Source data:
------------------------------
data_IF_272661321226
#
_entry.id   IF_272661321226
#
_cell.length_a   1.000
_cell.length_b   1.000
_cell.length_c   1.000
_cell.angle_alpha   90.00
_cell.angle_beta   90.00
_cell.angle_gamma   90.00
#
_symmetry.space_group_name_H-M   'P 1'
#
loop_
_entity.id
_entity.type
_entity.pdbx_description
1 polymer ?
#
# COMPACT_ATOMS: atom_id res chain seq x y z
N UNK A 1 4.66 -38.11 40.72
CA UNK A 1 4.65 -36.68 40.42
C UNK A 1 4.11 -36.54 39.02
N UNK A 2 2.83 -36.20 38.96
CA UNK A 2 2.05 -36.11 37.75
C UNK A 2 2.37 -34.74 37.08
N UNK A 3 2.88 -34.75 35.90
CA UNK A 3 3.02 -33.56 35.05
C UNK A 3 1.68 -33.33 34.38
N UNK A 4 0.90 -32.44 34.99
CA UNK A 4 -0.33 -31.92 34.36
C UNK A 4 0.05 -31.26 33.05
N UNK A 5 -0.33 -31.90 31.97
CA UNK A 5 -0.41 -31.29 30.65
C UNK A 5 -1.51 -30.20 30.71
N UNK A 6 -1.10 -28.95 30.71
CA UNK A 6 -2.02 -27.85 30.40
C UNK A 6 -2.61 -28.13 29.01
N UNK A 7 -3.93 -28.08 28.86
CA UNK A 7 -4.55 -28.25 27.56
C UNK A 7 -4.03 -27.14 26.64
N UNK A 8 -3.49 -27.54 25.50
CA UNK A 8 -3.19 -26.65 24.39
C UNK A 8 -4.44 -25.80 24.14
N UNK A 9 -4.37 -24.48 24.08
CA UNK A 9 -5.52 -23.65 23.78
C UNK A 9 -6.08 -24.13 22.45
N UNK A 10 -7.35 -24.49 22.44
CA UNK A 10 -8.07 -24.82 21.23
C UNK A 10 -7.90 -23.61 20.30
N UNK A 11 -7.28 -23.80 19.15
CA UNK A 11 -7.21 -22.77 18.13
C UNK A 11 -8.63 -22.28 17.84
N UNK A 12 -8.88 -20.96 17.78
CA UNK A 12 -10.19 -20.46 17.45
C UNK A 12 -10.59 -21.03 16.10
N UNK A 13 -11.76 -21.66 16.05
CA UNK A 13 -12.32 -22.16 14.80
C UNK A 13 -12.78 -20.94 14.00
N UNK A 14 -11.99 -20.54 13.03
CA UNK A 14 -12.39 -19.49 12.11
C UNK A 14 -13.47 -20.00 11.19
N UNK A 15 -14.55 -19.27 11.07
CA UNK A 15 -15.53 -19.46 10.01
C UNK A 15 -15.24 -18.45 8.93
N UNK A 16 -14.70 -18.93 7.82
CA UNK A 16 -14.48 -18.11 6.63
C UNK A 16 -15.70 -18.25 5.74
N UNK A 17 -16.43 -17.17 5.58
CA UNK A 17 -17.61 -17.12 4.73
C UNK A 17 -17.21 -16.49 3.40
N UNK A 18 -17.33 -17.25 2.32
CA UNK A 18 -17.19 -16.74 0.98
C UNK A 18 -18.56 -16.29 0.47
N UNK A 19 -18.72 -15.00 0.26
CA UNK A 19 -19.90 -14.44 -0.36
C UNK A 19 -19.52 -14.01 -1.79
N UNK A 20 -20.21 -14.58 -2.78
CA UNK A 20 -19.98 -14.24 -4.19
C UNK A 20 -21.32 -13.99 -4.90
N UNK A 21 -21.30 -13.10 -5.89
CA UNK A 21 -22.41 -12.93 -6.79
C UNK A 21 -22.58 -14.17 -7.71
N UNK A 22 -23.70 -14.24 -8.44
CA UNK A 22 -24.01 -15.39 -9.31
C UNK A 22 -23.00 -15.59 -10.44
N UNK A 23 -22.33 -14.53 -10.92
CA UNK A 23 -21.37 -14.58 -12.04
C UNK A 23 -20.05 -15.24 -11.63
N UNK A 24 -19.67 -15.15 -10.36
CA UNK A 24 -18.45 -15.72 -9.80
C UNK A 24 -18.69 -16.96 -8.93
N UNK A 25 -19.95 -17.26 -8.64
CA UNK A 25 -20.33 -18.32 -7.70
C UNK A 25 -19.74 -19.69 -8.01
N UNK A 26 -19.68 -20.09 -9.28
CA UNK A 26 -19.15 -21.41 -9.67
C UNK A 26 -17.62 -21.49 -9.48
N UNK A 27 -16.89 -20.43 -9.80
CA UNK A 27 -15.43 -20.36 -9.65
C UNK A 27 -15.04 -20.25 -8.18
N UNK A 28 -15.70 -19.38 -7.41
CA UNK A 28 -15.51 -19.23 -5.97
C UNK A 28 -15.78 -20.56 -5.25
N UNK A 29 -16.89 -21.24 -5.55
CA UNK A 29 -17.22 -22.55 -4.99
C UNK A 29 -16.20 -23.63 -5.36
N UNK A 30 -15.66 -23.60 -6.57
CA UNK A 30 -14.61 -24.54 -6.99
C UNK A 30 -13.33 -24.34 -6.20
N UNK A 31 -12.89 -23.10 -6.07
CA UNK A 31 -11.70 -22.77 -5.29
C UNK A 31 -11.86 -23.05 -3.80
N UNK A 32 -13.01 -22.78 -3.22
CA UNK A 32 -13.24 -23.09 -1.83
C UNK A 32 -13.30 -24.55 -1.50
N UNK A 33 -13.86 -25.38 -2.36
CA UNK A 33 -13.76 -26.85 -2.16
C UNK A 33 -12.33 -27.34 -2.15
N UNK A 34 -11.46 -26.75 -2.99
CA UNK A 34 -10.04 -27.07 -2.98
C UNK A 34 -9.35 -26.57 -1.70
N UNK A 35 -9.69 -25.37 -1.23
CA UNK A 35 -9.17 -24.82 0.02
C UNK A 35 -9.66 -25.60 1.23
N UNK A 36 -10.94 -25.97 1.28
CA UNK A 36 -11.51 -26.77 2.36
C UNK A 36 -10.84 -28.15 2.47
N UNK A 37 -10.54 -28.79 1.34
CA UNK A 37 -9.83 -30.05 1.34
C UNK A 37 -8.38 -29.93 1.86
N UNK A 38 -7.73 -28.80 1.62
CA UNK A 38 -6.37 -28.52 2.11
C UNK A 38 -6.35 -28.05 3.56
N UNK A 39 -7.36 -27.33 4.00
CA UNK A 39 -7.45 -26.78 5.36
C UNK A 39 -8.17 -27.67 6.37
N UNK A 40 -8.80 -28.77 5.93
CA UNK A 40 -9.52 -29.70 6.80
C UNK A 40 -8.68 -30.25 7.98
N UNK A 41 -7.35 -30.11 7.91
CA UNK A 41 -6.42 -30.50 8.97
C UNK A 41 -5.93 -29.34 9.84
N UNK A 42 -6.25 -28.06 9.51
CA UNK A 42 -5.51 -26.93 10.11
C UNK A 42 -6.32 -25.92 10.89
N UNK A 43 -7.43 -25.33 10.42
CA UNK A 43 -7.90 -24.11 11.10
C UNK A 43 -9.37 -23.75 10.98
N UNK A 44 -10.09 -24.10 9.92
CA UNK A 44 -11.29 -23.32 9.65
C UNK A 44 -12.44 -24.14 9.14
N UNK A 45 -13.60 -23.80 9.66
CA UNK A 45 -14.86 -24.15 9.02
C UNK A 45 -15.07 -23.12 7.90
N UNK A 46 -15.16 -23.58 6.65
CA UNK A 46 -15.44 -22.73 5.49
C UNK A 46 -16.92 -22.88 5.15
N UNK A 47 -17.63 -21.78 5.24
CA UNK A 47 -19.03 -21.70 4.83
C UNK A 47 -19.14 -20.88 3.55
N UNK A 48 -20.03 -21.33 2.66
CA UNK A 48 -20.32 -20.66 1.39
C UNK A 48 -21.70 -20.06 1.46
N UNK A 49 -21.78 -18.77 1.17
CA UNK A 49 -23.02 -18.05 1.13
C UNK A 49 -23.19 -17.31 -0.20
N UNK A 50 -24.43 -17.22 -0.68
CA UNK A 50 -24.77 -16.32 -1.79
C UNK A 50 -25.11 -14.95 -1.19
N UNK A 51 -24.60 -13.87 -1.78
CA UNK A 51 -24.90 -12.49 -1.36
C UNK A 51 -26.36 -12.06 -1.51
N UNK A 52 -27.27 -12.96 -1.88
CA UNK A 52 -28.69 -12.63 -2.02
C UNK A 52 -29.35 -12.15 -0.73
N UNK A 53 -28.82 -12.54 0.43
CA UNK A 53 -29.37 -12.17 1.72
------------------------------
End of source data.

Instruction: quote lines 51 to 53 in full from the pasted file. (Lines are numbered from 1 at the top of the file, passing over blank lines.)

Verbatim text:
N UNK A 11 -7.28 -23.80 19.15
CA UNK A 11 -7.21 -22.77 18.13
C UNK A 11 -8.63 -22.28 17.84